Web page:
The Cellarman's Notes - WBA Forty Winks
This blog post was written by our Cellarman, Kyle Larson. By trade, Kyle is a microbiologist, and is in charge of all vials & beakers at Fernson. Be prepared for heavy amounts of science in this post. Specs on WBA Forty-Winks can be found here.
Barrel-aging is a component of a larger process the winemaking industry calls élevage. This refining of green, post-ferment wine into a final product is a challenging undertaking. Barrel selection, aging times, and blend construction are decided by the expert palates of vintners and blenders. These industry veterans aim to use tannin effectively as a structural element in the wine, a stage that provides foundation for other flavor nuances. If improperly blended, the wine tastes flabby and clumsy.
Early in the aging of these barrels of Forty Winks, our house Russian Imperial Stout, we saw the tannin begin to take over. I remember being disappointed as I’d taste through the barrels; the tannin was so overpowering it monopolized the palate. Unbeknownst to me, there were growing notes of vanilla, burnt sugar, and pecan hidden under that astringency, flavors that would re-emerge as the tannic structure matured.
This maturation process is hard to explain; tannin chemistry really is a funny thing. You almost have to study it just to understand why you don’t understand it.
Tannin is a larger polymer made up of smaller flavanol building blocks. Basically, there’s two main players here: hydrolyzable and non-hydrolyzable tannin. The hydrolyzable tannins are mostly left behind by the wine the barrel used to hold. These compounds are extracted from the skins and seeds of the grapes and are softened with age. Non-hydrolyzable tannins are from the oak barrel itself. Oak tannin is a smaller proportion of the total tannic structure and the less astringent of the two. While chemically similar, at first glance these two polymers are starkly different.
Hydrolyzable tannin comes together like LEGO blocks. These individual pieces, various flavanol monomers, stick together to make a relatively well organized tower. There’s a carbon-carbon bond between the dihydropyran ring of one monomer and the benzene ring of another that can be plugged together or seperated without changing the individual block. On the other hand, non-hydrolyzable tannin looks more like a tangled pair of headphones. Non-hydrolyzable tannin is doubled over on itself and bonded internally. These knotted up bonds are protected by the outer part of the polymer and are much more resistant to hydrolytic change.
Inside the barrel, hydrolyzable tannin is in a constant flux of coming together and breaking apart. While the individual molecules change frequently, the 10,000 foot view shows a general trend towards softening of the tannin profile. Tannin polymers can grow big enough to fall out of solution and will settle at the bottom with yeast cells and other macromolecules in solution.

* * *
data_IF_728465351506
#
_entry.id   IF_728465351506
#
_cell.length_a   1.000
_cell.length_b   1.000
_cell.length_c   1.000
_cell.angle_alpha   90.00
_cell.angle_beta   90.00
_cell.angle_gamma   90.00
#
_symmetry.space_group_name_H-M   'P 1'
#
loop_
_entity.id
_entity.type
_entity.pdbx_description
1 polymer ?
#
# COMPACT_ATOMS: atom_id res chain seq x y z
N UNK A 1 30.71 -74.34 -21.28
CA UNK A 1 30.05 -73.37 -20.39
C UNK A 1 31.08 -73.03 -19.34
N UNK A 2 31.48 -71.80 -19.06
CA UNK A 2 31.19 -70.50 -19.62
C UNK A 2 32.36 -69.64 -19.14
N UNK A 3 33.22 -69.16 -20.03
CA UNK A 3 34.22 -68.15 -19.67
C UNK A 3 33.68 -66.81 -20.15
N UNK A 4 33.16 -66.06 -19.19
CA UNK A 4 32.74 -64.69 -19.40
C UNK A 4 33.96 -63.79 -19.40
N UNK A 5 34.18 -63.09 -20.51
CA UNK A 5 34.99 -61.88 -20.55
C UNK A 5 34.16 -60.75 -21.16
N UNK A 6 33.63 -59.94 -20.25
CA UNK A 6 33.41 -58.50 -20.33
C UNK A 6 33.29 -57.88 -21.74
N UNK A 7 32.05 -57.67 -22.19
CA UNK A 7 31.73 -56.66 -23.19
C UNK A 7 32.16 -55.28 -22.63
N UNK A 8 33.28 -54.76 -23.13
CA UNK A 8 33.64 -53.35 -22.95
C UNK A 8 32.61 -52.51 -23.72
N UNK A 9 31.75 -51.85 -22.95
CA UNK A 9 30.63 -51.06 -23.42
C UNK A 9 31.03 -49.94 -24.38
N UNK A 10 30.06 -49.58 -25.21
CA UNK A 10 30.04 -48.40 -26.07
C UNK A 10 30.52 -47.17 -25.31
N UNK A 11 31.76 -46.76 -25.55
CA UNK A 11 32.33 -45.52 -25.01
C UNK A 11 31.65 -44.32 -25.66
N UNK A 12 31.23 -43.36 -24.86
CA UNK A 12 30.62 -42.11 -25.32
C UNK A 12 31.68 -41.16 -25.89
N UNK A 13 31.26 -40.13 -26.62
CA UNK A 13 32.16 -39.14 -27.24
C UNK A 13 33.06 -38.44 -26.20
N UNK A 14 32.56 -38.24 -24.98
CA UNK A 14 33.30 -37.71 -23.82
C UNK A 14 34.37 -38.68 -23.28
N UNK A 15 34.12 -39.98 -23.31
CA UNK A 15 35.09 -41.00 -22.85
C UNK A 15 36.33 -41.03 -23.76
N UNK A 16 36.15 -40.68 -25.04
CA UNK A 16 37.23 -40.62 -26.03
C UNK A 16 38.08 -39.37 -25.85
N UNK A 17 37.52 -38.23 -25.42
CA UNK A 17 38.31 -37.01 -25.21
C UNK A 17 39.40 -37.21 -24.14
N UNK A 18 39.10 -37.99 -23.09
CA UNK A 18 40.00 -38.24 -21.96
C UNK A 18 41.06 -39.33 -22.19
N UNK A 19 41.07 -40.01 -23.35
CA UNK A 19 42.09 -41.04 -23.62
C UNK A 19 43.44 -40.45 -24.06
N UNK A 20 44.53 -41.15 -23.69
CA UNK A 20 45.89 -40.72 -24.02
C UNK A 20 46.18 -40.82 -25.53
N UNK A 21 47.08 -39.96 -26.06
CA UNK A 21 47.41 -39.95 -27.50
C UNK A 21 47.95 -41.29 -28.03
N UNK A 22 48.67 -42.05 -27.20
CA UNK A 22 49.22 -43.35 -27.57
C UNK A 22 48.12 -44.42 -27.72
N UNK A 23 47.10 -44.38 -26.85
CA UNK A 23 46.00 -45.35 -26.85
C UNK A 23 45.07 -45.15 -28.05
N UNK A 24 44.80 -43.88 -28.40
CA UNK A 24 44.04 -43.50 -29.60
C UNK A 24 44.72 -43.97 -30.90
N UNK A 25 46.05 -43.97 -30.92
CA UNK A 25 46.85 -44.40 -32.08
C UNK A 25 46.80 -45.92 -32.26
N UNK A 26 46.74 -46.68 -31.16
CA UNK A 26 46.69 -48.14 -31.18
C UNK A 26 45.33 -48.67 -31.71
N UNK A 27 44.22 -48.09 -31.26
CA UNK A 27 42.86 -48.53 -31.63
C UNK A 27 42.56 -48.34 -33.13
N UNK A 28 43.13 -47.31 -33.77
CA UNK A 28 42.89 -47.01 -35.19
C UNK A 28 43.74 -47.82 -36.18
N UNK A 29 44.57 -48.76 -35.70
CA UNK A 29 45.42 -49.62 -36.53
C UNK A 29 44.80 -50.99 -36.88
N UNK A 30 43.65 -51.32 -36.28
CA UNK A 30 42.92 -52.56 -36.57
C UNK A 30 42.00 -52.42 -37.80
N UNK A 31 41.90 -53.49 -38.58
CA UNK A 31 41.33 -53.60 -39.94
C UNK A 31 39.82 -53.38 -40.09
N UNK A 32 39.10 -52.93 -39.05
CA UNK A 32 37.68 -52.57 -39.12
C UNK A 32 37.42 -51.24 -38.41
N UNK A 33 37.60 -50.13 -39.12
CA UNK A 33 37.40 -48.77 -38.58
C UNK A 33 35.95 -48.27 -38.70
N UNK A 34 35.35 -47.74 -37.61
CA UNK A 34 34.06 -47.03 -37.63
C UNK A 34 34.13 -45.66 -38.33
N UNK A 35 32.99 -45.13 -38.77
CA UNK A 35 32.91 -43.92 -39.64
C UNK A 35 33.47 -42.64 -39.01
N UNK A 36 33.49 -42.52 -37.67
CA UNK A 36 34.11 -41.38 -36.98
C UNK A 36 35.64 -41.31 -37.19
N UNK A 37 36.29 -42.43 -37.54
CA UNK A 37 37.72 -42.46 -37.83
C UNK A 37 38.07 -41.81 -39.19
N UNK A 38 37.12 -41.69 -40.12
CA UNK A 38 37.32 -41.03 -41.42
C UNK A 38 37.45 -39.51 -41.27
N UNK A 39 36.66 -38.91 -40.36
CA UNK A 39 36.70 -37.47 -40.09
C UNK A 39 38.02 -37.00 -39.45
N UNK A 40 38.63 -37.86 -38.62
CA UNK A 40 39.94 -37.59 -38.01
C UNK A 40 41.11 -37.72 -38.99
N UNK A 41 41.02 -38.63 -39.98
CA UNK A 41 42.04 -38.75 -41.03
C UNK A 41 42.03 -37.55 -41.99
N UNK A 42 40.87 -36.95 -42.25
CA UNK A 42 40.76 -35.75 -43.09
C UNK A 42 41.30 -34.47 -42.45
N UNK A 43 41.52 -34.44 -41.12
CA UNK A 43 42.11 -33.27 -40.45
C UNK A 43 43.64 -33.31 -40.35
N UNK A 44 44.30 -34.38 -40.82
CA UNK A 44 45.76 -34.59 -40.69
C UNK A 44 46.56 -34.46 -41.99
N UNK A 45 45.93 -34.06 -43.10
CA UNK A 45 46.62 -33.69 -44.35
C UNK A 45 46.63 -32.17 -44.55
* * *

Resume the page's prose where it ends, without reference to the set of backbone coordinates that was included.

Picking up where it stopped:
We know what the tannin profile of wine does as it ages, but molecularly, we see something happening that should have the opposite effect on the flavor. You can imagine why this is such a tough thing to study. Our methods of analysis tend to miss the forest for the trees. There’s no way to follow the life cycle of every flavanol monomer in a barrel from fresh to finished product. We traded man for machine in our effort to derive the most basic principles of élevage, and the labs of analytical equipment we’ve thrown at it have sent us right back to the start. The most valuable data we’ve gotten is that the expert palates of vintners and veteran blenders still reign supreme.
How disappointing. I’m decidedly not an expert vintner or veteran blender. As Fernson’s resident lab rat, I’d rather rely on spectrophotometry to understand the evolution of a barrel-aged beer.
In my time in the cellar at Fernson, I’ve learned to extrapolate what kind of Lion’s Paw a warm, sulfury sample from a fermenter will become. I can pretty well map how many days a batch of Shy Giant is away from being ready to dry hop. But outside of the geuze brewers of Belgium, the beer industry doesn’t work with tannin the way the wine industry does. Month after month, we tasted through the racks, and I found myself sidetracked by flavors reminiscent of over-brewed black tea. I hadn’t learned to speak the language of tannin quite yet.
All the way to package, I dreaded doing our sensory panels with this beer. When, after 13 months, we finally made the decision to rack and blend the barrels, I had long since given up on having a wine barrel RIS I’d be proud of. We bottled, conditioned, and labeled around 700 bottles, and when it came time to do pre-release sensory, I had low expectations. Instead of the messy and gripping tannin I expected, the heavy-handed astringency mellowed to meet the complex flavor development that was hiding underneath it.
If you drink this batch of Wine Barrel-Aged Forty Winks and appreciate the creamy milk chocolate top notes, the subdued dried cherry, the complex nuttiness in the malt body, and the stabbing tannic finish, thank Blake and Derek for seeing this gem while it was still in the rough. Wine Barrel-Aged Forty Winks was made with their patience, their expert palate, and their tendency to ignore the grouchy cellarman who insisted their wine barrel-aged RIS was hopeless.